The Chilean school system, the first to have a unitary character in South America, has always been particularly open to innovative pedagogical methodologies. It is structured in primary education, compulsory and free, which lasts eight years (from 6 to 14 years of age) and is divided into two cycles of four years each. The first provides for a general cultural formation; the second, on the other hand, envisages various specialist courses. Secondary education, on the other hand, has a duration of four years and is divided into two different fields of study: humanistic-scientific (with which one enters the university), and technical-professional (aimed at a direct insertion into the world of work). Higher education is given in various universities, including the University of Chile (Santiago, 1738), of Concepción (1919) of Valdivia (1954), in the University of the North (Antofagasta, 1956), in the Catholic Universities of Chile (Santiago, 1888) and Valparaíso (1928) and in the Technical Universities of Valparaíso (1926) and Santiago (1947), to which various Technical Institutes belong. In 2007, the illiteracy rate among adults was 3.5%. in the Catholic Universities of Chile (Santiago, 1888) and Valparaíso (1928) and in the Technical Universities of Valparaíso (1926) and Santiago (1947), to which various Technical Institutes belong. In 2007, the illiteracy rate among adults was 3.5%. in the Catholic Universities of Chile (Santiago, 1888) and Valparaíso (1928) and in the Technical Universities of Valparaíso (1926) and Santiago (1947), to which various Technical Institutes belong. In 2007, the illiteracy rate among adults was 3.5%.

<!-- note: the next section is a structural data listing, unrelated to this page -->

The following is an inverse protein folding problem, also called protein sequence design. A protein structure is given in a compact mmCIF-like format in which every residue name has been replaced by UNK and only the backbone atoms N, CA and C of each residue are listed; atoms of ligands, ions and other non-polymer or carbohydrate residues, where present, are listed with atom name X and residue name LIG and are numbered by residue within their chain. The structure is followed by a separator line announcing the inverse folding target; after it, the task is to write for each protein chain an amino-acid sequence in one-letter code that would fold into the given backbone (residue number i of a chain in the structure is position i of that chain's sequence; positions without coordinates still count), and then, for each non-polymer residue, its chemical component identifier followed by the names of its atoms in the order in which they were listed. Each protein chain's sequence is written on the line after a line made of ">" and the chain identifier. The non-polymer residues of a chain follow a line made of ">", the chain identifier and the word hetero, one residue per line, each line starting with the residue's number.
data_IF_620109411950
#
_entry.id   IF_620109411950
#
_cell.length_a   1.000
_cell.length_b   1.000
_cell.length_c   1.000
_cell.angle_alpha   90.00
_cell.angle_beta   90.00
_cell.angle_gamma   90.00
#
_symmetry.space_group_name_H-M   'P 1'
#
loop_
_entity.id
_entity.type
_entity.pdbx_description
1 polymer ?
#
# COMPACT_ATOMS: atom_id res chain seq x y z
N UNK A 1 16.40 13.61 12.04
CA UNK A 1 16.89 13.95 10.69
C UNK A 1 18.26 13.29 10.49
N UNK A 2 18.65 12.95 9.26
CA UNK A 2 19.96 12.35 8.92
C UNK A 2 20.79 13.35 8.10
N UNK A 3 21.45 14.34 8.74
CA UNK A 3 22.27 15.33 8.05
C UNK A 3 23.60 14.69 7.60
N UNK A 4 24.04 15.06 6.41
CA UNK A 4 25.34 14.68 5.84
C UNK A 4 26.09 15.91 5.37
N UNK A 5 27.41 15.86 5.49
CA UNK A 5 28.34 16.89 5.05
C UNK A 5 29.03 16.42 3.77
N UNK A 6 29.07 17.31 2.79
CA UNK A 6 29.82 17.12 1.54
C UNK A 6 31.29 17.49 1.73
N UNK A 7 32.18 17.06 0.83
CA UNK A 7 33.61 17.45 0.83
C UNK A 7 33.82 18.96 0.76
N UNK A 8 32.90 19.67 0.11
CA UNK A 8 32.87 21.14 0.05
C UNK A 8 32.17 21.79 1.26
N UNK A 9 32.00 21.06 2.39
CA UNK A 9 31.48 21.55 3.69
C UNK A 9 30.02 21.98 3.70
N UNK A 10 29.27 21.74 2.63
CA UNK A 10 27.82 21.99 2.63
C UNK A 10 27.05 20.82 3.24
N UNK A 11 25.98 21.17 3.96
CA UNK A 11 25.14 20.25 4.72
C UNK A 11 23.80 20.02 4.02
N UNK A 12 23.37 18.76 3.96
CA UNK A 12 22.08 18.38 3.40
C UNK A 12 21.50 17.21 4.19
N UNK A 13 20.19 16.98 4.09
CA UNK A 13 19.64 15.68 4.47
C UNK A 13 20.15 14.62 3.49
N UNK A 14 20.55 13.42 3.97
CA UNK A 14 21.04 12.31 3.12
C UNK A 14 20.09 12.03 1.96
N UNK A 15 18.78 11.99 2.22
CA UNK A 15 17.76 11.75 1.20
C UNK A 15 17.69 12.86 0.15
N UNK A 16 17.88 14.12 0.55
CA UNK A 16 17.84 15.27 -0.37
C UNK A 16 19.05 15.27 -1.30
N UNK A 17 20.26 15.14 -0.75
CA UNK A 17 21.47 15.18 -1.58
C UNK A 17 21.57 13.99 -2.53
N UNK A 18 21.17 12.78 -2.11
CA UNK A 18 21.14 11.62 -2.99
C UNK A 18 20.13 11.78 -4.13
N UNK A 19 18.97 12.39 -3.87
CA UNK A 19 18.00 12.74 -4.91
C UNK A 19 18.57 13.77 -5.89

The variety of climatic and altitudinal conditions corresponds to a notable differentiation of vegetal landscapes: we pass from the very arid steppes of the N to the shrub formations, xerophilous, of the center-north, to the gradually temperate environment of the central-southern section, where, however, the natural landscape flourishing crops have been replaced almost everywhere, barely interrupted by riparian formations of poplars. Further to the S, the dense coniferous forest extends instead, with species such as the alerce (Fitzroya cupressoides) and, in the volcanic areas, the araucaria (Araucaria araucana), and beech trees (including the Nothofagus, or southern beech), which occupies most of the territory of southern Chile, finally yielding to the tundras of the far south. The abundance of fish of the Chilean coastal waters, due to the large amount of plankton induced by the current, is also linked to the climatic peculiarities of Humboldt, which favors the high proliferation of seabirds (flamingos, pelicans, penguins, albatrosses) which is responsible for the considerable accumulation of guano that gave rise to the vast deposits of sodaniter in northern Chile. Visit healthinclude.com for Chile travel package. The territorial waters are crossed, among other things, by various species of whales and Chile is one of the countries most engaged in the international debate on the prohibition of hunting these animals. The terrestrial fauna has numerous species of mammals, some of which are widespread throughout the Andean arc, others present only in some areas: llamas, vicuña, alpaca, otter, ferret, puma, guanaco, kodkod (Oncifelis grin), monito del monte (Dromiciops gliroides), a small tree- dwelling marsupial considered a living fossil, huemul (Hippocamelus bisulcus), pudú (Pudu pudu), both small cervids thought to be in danger of extinction, sea lion and seal. In addition to seabirds, the avifauna includes other birds of the mountain areas where the presence of woodpecker, condor, rhea, owl is observed. Forests occupy 21.5% of the territory, despite the phenomenon of deforestation which has in the past caused the loss of large wooded areas, especially in southern Chile; in the early 21st century. there has been an increase in forest areas thanks to reforestation programs. Industrial exhausts and gases emitted by cars contribute significantly to air pollution, especially in large cities (especially in Santiago), where there is also the phenomenon of water contamination caused by incorrect management of sewage liquids. Political sensitivity to the problem of heritage protection has distant roots: the first Chilean reserve was established in 1907 and the first national park in 1926; only twenty-five years later the protected areas had become thirteen. In the first decade of the 2000s, one fifth of the Chilean land area was considered a protected area, Sistema Nacional de Áreas Silvestres Protegidas del Estado) managed by CONAF (Corporación Nacional Forestal). This institution has the task of protecting the natural heritage and promoting the sustainable use of forest ecosystems with particular attention to indigenous peoples whose organizations are actively involved in the safeguarding of the territories inhabited by these communities. The protected areas include 33 national parks, numerous national reserves and natural monuments (14%); moreover CONAF also manages some naturalistic sanctuaries not included in the SNAPSE system. National legislation provides that the areas used as a national park cannot be exploited in any way for economic purposes and therefore all the resources contained in them must be protected while the areas classified as national reserves can be used in a sustainable way.